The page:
Donald Trump will build his wall—on a short stretch of federal land in San Diego. The Department of Homeland Security will select a shortlist of companies to construct prototypes a stone’s throw from Tijuana.
A continuous wall from the Gulf of Mexico to the Pacific Ocean, Homeland Security Secretary John Kelly said on Wednesday, is “unlikely” to be constructed. Instead, he said, the wall would be built on sections of the border. There is still no funding for Trump’s most famous campaign promise, but more than 200 firms have submitted a bid on the project, whose request for proposals closed on Tuesday. Up to 20 of the proposals will be selected by the government to be transformed into 30-foot-long prototypes in San Diego.
The concepts, some of which were collected and published by the San Diego Union-Tribune and Wall Street Journal, display the wide degree of competence and pragmatism you might expect to find in a second-grade classroom. They are not an encouraging sight, architecturally or philosophically. But perhaps they can tell us something about the country, wall or no wall, that Donald Trump’s young presidency is already reshaping.
While it’s difficult to account for the selection bias that led these firms to share their visions with the media—many bigger firms did not want to share renderings, the Union-Tribune reported—the level of attention-grabbing detail does stand out.
This peacocking could suggest a kind of contracting game theory at work: The competition is so large, and the prompt simple enough to be outlined in one page, that standing out with a risky proposal is your best bet. But it may also reveal a fundamental impulse on the part of the bidders: If you’re going to spend four years and $22 billion building 1,250 miles of infrastructure, it had better be able to do something besides just sit there.
Those ideas, for what else the wall might do or be, manage to be at once fanciful and vapid.
Trump has long said his wall would be “beautiful,” and DHS has doubled down on this assurance by emphasizing that bids would be judged on aesthetics. (At least on the American side.) Some companies rose to the challenge. WTC Construction proposes a “rammed earth” design to “reflect the beauty of the border lands.” A firm in Illinois proposed a crenellated wall punctuated with parapets, complete with a recreational trail running on top—a design that would be “beautiful in a way that ordinary American citizens appreciate, rather than by being starkly institutional or by catering to the controversial and perverse tastes of the elites.” A third firm proposes precast segments featuring decorative recycled glass on both sides. Generous, but is it cost-effective?
Manatts, a contractor from Johnston, Iowa, has a solution for that: Offer Americans the opportunity to engrave the wall with anything from memorials to family trees. That could raise money to pay for the wall, the firm reasons. They’re not the only one who had that idea. Reilly Construction and Croell Inc., also of Iowa, also think Americans might want to carve memorials into the 1,250-mile wall. (“Here lies money for high-speed rail.”)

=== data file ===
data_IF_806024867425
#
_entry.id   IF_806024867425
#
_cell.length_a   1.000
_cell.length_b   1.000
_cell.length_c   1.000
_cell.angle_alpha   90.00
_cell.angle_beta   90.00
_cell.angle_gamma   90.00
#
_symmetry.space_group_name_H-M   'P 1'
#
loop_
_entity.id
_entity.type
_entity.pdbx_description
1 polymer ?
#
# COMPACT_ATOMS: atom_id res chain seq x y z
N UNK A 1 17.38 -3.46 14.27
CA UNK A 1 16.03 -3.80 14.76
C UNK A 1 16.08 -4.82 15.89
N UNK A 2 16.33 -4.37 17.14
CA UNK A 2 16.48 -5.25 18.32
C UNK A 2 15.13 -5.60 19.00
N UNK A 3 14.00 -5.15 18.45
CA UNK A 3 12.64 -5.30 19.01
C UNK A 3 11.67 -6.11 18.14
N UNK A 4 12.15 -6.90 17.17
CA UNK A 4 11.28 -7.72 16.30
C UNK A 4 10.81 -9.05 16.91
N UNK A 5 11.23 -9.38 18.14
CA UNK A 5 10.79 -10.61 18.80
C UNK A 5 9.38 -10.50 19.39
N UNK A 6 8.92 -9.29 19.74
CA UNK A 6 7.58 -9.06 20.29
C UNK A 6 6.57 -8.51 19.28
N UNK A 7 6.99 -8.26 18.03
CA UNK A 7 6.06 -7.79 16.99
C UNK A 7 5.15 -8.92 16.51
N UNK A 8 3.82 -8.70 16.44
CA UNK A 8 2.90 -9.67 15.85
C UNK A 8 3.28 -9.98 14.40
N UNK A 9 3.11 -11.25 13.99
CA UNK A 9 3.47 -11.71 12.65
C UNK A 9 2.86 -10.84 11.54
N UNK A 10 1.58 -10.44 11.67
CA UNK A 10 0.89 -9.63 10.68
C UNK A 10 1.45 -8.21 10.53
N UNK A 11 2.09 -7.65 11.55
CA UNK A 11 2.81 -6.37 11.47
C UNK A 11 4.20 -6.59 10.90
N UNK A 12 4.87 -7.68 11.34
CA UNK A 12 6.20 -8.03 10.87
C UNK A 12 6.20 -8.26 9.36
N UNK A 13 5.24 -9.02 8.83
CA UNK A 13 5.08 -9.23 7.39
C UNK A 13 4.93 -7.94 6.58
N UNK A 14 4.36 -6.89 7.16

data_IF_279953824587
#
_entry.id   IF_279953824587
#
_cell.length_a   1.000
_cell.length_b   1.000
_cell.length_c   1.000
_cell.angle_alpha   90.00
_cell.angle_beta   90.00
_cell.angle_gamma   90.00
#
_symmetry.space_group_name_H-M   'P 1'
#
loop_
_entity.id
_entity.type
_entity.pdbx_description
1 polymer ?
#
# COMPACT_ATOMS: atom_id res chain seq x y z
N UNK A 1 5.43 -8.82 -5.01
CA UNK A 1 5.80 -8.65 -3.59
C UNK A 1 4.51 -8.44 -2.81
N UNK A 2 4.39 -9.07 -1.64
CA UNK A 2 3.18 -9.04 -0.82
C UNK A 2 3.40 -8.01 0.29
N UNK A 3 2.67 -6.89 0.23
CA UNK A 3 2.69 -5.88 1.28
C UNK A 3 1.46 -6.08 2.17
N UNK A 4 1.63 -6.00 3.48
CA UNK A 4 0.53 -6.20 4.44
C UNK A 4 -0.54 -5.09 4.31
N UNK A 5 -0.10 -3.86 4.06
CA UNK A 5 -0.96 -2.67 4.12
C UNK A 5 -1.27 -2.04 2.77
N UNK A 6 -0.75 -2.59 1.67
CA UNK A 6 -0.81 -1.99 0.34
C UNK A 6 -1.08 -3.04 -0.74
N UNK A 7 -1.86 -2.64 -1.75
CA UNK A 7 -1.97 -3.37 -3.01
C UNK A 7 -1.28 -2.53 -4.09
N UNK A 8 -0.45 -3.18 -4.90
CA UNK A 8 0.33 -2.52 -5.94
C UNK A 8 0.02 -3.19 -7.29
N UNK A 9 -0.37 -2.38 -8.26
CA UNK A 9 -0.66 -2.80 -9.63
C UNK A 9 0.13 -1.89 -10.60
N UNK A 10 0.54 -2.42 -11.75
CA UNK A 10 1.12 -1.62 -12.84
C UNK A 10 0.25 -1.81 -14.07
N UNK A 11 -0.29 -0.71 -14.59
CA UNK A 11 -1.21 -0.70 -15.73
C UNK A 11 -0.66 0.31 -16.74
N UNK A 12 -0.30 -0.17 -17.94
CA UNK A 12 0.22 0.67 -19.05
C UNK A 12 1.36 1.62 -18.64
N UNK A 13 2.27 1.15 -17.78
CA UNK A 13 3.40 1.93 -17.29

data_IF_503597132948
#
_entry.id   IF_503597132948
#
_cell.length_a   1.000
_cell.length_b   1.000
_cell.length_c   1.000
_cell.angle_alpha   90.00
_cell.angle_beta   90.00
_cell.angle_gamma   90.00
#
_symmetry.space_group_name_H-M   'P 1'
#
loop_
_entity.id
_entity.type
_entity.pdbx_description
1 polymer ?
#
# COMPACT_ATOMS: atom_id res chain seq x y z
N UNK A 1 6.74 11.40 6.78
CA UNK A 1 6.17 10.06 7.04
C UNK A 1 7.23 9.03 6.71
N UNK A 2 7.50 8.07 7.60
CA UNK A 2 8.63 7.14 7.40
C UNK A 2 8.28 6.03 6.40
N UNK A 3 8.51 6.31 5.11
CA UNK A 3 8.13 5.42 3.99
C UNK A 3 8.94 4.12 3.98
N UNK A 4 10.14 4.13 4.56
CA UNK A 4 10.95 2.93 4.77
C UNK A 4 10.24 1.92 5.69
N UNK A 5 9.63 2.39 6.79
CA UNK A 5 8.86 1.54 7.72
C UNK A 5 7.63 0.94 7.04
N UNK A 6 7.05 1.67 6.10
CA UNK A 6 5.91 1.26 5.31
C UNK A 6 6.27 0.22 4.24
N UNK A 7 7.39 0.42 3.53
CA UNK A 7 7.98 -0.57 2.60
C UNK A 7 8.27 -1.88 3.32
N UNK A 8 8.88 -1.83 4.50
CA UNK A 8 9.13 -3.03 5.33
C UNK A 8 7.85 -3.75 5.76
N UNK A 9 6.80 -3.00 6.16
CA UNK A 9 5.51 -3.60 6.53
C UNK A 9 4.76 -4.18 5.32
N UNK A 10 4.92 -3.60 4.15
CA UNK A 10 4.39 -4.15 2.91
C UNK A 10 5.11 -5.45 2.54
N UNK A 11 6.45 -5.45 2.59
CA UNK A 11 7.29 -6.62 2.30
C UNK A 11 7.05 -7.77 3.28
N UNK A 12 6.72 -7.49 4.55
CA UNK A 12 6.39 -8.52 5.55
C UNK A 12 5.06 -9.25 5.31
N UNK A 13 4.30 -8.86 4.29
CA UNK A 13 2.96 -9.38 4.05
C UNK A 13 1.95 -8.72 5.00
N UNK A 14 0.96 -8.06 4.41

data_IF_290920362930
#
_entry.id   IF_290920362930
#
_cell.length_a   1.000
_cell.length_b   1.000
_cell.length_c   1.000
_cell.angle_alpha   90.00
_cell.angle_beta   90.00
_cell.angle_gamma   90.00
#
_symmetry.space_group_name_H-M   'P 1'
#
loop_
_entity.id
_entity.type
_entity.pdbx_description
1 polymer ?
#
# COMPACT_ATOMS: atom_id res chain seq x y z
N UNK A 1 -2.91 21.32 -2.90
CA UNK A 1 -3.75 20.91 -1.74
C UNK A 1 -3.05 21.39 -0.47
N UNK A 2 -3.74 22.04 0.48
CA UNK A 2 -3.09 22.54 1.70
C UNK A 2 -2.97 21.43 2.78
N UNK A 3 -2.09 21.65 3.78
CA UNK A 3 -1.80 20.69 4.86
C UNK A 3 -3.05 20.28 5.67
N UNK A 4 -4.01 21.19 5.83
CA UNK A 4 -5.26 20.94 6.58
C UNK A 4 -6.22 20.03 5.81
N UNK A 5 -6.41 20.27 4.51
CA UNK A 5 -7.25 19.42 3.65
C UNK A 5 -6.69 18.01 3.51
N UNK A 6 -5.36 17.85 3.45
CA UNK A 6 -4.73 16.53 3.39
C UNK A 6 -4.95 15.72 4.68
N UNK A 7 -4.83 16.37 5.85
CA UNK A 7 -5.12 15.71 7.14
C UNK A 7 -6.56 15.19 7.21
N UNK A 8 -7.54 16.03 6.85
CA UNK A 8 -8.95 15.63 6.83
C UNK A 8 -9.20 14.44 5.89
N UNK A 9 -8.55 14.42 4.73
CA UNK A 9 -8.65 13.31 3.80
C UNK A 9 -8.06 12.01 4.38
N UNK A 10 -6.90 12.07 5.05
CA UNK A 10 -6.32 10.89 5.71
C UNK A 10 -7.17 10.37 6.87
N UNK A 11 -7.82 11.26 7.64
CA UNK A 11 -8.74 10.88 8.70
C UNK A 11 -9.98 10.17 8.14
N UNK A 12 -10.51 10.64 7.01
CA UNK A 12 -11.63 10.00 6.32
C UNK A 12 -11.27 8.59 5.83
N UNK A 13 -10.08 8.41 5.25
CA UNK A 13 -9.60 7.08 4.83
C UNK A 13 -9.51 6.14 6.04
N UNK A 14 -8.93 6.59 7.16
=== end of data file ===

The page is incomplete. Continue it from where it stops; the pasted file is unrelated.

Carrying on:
Some submissions are in protest. Jennifer Meridian, an artist from Pittsburgh, proposes several ideas that seem only slightly less practical than her more severe-minded peers. A “wall” of trees strung together with hammocks, a row of lighthouses, a line of 10 million pipe organs each spaced 20 feet apart. The Otra Nation collective, a group of Mexican and American engineers and planners, is proposing to build a $1 trillion hyperloop instead.
Even many wall-builders seem to want the thing to do something. It’s as if they know the president, with his magpie’s eye, might be captivated by a shiny idea and run with it.
One such idea: a hundred-foot-deep trench for storing nuclear waste between a concrete wall and the Mexican border, proposed by Clayton Industries of Pittsburgh. This proposal also features railroad tracks, waste-to-energy plants, and a “micro grid circuit” embedded in the 30-foot wall. Several firms propose solar panels. One suggests an aqueduct.
Without a doubt, the worst idea belongs to National Consulting Service, which proposes a giant concrete mall with a monorail running on top. But, you might say, nobody rides the toy train in downtown Miami or Detroit, why would they ride it along 1,250 miles of sparsely populated desert land? Well, what if I told you that the monorail would “use voice analysis technology to detect different emotional states of riders to possibly assist law enforcement.” Truly, the future is now.
In Slate, Darshan Karwat argued that engineers should refuse to work on the wall. Judging by the submissions that various media outlets have made public, they took his advice.
What’s left are firms who aren’t in on the joke, and the joke in this case is that this vast boondoggle will never be built, in concrete or in steel mesh, and will never carry an aqueduct or a monorail or a hyperloop or store nuclear waste. Just as the harassment of immigrants has deterred foreign applications to American universities, just as the stories of rogue border patrol agents taking travelers prisoner have deterred tourism to the United States, so these proposals demonstrate the essential and self-fulfilling truth of the wall: that even the idea of a wall-mounted monorail between Brownsville, Texas, and San Diego that records rider conversations for the police should deter immigrants by virtue of its very dumbness. A lighthouse for ideas, warning of a country where the good ones are dashed against the rocks.
There’s a line in the RFP that gets right to the heart of it: “The north side of the wall (i.e. U.S. facing side) shall be aesthetically pleasing in color.” Pretty from the inside, and ugly to the rest of the world.